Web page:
Saturday 10 April 2021
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NSFAF justifies 15 board meetings in 2017

The Namibian Student Financial Aid Fund(NSFAF) has justified why the company’s board members had to meet 15 times between April 2017 and December 2017, saying “the governance challenges facing NSFAF justifies the number of meetings”.
The Patriot last week reported that board members raked in at least N$600 000 for the board meetings held between 5 April 2017 to 6 December 2017.
NSFAF’s company secretary Fillemon Wise Immanuel said the board only met 12 times, contrary to what is indicated in official document seen by this publication.

“The board did not meet 15 times, but 12 times as I indicated above and the magnitude of the governance challenges facing the NSFAF justifies this number of meetings. It is really trivial, if not a product of emotions or biasness to concentrate on the number of Board meetings held, while overlooking the seriousness of the governance challenges at the institution and the negative publicity about the NSFAF, never mind the selectivity in most instances, that dominate the media fraternity over a period of time,” said Immanuel.
According to the company secretary: “As you may be aware, your newspaper has written on various occasions, NSFAF has been going through a test of time, without an everlasting solution coming its way. The prevailing state of affairs, necessitated the Board to sit as necessary as was required in order to attend to serious governance issues, some of which the public is privy to, and as a result as of today 07 December 2017, board has had 12 meetings between 01 April – 06 December 2017. If the question is whether such meetings were justified, from an internal perspective and the pinnacle where the truth is sitting, I would say YES in capital letter, under the circumstances.”
The chairperson is entitled to claim N$10 580 for chairing a meeting while other board directors claim N$5 983. NSFAF sources allege the board members also claim full sitting fees for board continuation meetings. Further claims allege that the special board meetings were a mere smokescreen to milk the company from its already-depleted financial resources.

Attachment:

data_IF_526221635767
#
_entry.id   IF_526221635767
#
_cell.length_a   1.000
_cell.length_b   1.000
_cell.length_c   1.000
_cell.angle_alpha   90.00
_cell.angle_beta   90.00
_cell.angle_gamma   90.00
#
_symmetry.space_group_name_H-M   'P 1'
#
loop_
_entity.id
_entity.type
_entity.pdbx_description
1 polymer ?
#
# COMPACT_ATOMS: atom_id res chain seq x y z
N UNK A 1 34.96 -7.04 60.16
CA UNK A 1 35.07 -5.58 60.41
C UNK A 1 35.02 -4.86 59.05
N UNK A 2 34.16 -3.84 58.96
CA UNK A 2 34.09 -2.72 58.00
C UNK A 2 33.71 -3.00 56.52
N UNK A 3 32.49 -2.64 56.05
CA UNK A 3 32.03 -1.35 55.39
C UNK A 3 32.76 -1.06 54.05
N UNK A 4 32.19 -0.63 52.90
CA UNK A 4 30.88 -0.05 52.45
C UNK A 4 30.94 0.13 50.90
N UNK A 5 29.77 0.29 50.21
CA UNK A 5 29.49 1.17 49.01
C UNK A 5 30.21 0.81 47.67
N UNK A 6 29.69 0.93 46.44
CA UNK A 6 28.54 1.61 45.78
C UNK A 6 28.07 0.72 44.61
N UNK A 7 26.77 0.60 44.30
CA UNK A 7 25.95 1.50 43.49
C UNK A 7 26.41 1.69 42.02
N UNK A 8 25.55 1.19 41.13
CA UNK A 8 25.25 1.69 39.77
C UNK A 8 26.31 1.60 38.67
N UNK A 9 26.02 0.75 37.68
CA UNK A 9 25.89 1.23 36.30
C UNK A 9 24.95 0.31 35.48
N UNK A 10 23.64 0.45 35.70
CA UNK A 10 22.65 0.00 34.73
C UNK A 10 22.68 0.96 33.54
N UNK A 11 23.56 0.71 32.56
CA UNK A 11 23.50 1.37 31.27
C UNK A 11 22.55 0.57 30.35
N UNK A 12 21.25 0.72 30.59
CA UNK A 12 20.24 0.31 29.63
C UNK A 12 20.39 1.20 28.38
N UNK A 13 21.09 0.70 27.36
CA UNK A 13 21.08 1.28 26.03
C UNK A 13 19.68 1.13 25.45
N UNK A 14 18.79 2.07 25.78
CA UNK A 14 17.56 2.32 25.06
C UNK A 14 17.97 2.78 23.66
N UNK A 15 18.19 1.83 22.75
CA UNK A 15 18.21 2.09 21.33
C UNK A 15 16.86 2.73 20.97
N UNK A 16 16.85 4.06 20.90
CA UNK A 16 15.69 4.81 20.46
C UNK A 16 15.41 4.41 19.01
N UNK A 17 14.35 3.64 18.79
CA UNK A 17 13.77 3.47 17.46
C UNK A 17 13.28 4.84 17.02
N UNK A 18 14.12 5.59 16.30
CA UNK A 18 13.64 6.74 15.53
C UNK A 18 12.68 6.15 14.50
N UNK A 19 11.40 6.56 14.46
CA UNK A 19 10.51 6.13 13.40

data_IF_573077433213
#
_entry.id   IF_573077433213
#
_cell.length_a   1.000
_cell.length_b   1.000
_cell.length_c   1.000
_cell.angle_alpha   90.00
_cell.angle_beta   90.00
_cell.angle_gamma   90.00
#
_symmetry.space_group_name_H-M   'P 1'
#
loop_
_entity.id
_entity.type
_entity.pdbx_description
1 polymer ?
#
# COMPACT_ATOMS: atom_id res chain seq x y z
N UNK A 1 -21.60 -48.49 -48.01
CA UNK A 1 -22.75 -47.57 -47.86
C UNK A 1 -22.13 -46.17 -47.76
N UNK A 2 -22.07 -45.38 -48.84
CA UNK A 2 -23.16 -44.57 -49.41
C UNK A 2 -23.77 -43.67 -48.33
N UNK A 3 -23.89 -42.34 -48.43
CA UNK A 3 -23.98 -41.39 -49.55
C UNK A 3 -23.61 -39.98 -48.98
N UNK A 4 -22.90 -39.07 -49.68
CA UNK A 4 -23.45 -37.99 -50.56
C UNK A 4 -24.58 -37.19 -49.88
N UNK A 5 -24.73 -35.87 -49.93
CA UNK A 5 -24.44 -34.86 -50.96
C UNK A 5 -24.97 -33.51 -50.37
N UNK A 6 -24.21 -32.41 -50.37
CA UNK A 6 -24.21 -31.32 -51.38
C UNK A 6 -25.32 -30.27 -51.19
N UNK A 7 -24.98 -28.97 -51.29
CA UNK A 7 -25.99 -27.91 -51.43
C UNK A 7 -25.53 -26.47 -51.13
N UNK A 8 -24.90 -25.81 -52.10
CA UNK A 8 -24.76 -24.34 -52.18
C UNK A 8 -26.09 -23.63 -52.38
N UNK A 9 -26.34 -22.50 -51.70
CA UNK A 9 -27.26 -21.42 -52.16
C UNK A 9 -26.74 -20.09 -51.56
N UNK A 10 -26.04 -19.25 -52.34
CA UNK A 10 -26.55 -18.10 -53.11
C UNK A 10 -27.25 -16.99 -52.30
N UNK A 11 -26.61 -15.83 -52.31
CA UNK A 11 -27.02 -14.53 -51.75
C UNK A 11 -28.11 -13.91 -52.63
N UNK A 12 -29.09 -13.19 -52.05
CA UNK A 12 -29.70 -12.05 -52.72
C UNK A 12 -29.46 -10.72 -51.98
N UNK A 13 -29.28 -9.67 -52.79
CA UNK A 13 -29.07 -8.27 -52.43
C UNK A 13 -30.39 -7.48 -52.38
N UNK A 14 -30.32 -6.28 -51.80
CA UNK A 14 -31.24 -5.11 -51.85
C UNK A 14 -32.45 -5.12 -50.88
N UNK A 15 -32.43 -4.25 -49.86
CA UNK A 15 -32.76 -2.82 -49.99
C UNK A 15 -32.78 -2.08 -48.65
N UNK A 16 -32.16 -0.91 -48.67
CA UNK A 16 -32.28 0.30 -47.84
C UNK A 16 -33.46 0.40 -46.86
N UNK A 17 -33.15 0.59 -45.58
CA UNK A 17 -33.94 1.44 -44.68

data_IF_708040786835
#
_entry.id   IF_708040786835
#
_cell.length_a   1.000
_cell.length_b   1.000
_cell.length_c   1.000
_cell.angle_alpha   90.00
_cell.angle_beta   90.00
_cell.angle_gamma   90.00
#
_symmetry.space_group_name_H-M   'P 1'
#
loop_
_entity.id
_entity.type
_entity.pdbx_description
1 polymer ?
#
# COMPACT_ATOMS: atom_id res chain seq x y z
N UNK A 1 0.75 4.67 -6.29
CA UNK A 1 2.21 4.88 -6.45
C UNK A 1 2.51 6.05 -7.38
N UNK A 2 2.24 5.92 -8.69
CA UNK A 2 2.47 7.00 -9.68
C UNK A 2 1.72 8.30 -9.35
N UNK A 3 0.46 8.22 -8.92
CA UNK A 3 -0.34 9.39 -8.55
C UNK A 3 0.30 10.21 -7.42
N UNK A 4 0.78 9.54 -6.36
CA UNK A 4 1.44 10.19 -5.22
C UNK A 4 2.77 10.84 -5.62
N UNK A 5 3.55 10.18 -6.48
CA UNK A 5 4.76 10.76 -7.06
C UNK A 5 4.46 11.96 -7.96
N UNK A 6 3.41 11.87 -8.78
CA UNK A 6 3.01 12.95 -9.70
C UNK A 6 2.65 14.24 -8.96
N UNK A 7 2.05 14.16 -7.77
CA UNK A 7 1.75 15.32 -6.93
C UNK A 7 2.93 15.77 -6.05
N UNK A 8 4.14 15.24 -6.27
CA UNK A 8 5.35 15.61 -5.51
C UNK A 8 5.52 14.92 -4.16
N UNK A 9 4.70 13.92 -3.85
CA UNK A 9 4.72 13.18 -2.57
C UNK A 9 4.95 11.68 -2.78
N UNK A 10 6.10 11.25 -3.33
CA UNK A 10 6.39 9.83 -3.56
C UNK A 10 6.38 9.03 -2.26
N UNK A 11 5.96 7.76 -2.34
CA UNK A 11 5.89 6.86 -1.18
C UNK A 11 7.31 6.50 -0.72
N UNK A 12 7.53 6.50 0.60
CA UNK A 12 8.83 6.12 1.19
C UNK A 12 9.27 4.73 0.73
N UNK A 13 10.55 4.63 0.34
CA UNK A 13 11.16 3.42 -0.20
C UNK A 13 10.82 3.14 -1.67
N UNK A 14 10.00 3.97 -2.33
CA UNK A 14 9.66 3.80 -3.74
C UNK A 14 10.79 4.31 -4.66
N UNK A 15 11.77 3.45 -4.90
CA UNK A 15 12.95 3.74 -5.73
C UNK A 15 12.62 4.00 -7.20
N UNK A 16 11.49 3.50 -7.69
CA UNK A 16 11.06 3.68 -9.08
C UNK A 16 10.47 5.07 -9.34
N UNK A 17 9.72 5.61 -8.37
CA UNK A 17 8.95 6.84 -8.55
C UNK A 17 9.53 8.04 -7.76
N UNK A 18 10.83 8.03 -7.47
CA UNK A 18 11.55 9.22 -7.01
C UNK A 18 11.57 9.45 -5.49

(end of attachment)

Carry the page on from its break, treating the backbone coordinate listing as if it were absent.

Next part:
Immanuel responded to this by saying: “Something is special when it does not fall under the ordinary. The directive issued in terms of the Public Enterprises Governance Act, assume the four (4) ordinary board meetings. It (directive/PEG Act) does however not prevent any board of the Public Enterprise from having more than four meetings, should there be reasons justifying such. This is also well in resonance with the central genre of NAMCODE, “APPLY or EXPLAIN”, which require corporate entities to apply prescribed corporate governance principles/directives and where such is impossible to explain by providing reasons and justifications. These reasons in the case of the NSFAF are public knowledge.”
With Immanuel claiming that the board only had 12 meetings this year, it would thus mean that the board chair Patty Karuaihe-Martin raked in N$126 960 during 2017. The ordinary board members would then have raked in a combined N$358 980 collectively.
Records seen by this publication detailing the frequency of the questionable board meetings indicate that only three of the 15 meetings were ordinary board meetings while 8 were special meetings. The remaining four were board continuation meetings.
Immanuel confirmed that board members get a full sitting fee for all meetings-whether it is a continuation or not.

“NSFAF Board fees are paid in accordance with the Board Remuneration Policy, which provides for clear grounds upon which such fees are paid. I do not know whether your question implies that if members spent to two days considering substantive agenda items, they should only be paid for one day while they actually sat for two days. If this is the implication of your question, it does not make sense, because each day that a member attend a meeting whether ordinary or extra-ordinary (afresh or in a form of a continuation), s/he invests his/her time in the advancement of the institutional business, hence prejudice aside, such a member is entitled to remuneration in lieu of his time and services,” he said.
NSFAF’s remuneration policy makes provision for the directors to receive an annual retainer fee of N$76 649 for the chairperson and N$62 613 for the other directors.  The policy makes further provision for the fund to buy iPads for the directors if such undertaking would aid them to execute their mandate.

Karuaihe-Martin, Mbushaandje Ntinda, Frans Gertze, Timoteus Angala, Liezl Van Wyk and Albertina Nanghela currently serve on the NSFAF board. For every meeting attended by a board member that is outside town of his/her ordinary residence, that member is entitled claim an additional sum of N$2450 for traveling time.
Nanghela does not receive board fees as she represents government on the board. She works for the Ministry of Finance.

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